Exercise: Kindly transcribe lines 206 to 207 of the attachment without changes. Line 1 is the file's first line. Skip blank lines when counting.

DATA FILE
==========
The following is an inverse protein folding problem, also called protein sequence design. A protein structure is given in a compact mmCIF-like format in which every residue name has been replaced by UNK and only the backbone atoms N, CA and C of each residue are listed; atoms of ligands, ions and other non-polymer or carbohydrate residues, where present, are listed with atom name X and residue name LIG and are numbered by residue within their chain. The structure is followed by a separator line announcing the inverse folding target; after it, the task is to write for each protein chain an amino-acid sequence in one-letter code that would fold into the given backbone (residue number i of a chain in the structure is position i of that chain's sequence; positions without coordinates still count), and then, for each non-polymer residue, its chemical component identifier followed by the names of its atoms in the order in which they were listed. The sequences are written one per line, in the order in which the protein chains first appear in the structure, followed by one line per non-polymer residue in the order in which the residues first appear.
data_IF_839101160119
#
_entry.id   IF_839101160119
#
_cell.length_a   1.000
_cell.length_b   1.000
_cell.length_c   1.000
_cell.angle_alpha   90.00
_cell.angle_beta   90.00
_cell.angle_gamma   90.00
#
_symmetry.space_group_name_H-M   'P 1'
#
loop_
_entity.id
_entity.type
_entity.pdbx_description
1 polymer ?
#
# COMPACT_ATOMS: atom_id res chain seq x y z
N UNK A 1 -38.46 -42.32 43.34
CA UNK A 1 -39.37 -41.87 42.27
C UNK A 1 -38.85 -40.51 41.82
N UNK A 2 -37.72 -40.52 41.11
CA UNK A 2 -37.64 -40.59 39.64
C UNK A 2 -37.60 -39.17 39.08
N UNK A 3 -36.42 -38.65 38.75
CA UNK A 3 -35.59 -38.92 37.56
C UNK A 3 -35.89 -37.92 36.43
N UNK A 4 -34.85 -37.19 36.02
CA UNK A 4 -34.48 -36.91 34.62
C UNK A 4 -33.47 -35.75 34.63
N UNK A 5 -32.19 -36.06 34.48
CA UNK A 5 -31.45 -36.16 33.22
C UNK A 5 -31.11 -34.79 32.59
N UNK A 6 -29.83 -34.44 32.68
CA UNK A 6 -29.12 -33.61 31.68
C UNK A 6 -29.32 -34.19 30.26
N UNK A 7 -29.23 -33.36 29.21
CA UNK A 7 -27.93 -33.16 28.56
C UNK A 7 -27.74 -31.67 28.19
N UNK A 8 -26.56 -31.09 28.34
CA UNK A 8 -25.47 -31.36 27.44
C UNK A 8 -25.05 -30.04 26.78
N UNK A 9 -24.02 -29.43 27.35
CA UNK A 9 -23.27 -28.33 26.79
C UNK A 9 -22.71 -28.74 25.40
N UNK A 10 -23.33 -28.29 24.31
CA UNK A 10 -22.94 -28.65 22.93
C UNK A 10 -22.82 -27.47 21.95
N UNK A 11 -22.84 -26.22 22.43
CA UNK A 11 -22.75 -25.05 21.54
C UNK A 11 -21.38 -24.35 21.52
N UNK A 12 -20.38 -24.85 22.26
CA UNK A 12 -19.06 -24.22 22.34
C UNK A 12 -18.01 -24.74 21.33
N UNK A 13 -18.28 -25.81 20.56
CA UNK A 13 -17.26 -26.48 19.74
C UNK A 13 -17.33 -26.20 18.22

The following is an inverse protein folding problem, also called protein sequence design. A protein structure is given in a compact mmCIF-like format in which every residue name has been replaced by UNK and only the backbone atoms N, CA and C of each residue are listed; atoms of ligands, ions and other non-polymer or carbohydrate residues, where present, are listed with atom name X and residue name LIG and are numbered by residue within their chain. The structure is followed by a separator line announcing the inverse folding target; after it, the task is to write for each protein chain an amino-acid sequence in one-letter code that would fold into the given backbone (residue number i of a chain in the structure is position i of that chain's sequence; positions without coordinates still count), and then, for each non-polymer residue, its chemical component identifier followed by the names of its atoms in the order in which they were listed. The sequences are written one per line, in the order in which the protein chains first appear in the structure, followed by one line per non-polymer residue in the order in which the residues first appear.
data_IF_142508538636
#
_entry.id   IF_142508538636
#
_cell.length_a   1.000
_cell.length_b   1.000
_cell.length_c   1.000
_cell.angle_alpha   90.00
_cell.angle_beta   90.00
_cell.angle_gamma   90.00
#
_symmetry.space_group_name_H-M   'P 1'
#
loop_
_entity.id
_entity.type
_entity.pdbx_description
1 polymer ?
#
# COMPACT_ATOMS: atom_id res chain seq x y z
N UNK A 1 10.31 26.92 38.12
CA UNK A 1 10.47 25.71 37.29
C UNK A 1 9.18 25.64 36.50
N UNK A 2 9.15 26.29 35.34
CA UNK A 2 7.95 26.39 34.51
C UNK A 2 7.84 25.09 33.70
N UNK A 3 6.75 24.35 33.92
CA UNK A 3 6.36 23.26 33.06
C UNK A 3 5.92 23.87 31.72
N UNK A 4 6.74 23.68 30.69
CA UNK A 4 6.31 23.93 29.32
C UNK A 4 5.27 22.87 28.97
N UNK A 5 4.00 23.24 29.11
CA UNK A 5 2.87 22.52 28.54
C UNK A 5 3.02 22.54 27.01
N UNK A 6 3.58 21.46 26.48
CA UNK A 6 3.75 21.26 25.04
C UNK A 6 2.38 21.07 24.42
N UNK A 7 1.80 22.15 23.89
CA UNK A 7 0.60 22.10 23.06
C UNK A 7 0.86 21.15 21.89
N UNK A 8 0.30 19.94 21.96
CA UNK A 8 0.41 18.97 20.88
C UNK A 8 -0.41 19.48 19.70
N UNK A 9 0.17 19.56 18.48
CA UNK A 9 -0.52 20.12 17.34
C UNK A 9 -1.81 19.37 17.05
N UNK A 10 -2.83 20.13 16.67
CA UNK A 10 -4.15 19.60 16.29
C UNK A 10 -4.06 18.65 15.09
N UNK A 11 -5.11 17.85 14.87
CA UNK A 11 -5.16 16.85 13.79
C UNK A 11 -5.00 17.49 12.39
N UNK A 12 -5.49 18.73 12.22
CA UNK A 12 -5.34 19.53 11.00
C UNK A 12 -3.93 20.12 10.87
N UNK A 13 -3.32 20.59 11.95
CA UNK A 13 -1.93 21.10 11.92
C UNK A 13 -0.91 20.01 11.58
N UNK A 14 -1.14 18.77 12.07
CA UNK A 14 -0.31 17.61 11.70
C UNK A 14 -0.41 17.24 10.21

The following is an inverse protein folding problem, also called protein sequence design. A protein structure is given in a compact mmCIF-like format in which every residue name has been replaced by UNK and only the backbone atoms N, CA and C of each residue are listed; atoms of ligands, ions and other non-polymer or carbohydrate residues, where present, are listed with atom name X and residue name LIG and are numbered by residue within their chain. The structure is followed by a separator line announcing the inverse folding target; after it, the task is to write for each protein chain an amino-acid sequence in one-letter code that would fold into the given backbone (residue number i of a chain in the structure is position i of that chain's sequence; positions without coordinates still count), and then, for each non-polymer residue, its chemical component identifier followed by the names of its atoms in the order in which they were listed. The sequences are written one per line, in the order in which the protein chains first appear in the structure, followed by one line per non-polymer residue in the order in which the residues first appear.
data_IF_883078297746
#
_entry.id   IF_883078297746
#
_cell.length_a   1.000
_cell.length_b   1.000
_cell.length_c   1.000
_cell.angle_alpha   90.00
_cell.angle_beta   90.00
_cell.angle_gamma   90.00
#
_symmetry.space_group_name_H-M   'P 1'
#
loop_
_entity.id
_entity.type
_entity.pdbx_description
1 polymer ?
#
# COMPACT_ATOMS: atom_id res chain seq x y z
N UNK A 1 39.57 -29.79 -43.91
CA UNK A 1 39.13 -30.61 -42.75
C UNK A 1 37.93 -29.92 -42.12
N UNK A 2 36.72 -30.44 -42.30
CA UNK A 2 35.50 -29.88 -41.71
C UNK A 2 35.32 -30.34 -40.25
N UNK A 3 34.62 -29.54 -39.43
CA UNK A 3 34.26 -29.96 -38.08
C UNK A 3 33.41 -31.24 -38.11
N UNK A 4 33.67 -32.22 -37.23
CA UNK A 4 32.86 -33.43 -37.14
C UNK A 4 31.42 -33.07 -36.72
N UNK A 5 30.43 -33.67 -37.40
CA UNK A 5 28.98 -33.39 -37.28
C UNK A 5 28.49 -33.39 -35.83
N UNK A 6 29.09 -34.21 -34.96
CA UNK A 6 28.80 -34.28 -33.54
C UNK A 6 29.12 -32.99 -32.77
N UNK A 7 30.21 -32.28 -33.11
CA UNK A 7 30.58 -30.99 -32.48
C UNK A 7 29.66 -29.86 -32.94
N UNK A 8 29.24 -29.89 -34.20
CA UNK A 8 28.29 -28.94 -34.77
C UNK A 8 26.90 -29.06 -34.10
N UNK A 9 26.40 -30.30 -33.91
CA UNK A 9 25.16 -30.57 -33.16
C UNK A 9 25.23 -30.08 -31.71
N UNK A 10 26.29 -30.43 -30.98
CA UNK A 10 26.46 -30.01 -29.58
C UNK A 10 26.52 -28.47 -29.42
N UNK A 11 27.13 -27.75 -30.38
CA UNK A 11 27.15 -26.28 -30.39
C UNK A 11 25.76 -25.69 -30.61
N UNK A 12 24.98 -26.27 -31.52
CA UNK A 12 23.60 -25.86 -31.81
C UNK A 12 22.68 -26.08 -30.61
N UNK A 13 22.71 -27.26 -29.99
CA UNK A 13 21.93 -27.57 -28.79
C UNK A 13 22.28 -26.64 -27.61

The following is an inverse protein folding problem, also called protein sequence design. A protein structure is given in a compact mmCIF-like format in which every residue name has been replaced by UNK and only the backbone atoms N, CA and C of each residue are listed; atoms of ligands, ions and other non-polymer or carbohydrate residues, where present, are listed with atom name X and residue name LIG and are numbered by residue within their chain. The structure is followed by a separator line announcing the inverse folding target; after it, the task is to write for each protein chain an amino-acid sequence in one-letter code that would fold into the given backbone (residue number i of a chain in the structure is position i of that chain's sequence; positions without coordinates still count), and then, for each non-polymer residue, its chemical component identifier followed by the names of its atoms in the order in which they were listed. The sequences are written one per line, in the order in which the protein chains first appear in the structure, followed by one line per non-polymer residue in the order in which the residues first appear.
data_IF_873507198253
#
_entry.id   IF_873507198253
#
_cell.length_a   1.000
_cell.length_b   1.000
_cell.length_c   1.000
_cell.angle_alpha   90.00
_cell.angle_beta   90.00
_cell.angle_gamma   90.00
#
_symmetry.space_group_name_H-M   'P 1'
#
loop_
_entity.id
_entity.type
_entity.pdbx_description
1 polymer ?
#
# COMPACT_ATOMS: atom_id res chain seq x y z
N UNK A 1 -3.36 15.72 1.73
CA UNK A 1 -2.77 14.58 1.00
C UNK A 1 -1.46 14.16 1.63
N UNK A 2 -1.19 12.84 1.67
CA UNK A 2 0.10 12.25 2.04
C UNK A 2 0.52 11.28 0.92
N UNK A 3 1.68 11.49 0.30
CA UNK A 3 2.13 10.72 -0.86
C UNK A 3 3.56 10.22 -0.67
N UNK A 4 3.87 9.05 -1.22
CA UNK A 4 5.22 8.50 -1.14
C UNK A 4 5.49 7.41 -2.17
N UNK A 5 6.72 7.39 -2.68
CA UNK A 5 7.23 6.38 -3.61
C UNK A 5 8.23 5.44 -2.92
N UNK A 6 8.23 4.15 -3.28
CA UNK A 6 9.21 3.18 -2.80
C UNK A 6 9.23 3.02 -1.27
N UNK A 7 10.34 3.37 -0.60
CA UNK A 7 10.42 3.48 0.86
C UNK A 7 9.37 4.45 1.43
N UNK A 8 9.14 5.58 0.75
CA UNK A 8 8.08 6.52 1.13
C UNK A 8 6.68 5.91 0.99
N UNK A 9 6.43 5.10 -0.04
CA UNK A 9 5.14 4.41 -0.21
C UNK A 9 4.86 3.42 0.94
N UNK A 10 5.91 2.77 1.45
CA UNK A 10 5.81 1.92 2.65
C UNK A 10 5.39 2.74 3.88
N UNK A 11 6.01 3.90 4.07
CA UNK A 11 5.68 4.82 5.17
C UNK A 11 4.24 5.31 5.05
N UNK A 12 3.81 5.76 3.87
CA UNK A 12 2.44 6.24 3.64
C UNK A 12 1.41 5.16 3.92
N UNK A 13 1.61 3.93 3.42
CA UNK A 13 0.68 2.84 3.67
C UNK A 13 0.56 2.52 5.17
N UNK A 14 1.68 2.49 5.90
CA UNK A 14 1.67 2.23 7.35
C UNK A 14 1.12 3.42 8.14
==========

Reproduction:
CA UNK A 1 -2.77 14.58 1.00
C UNK A 1 -1.46 14.16 1.63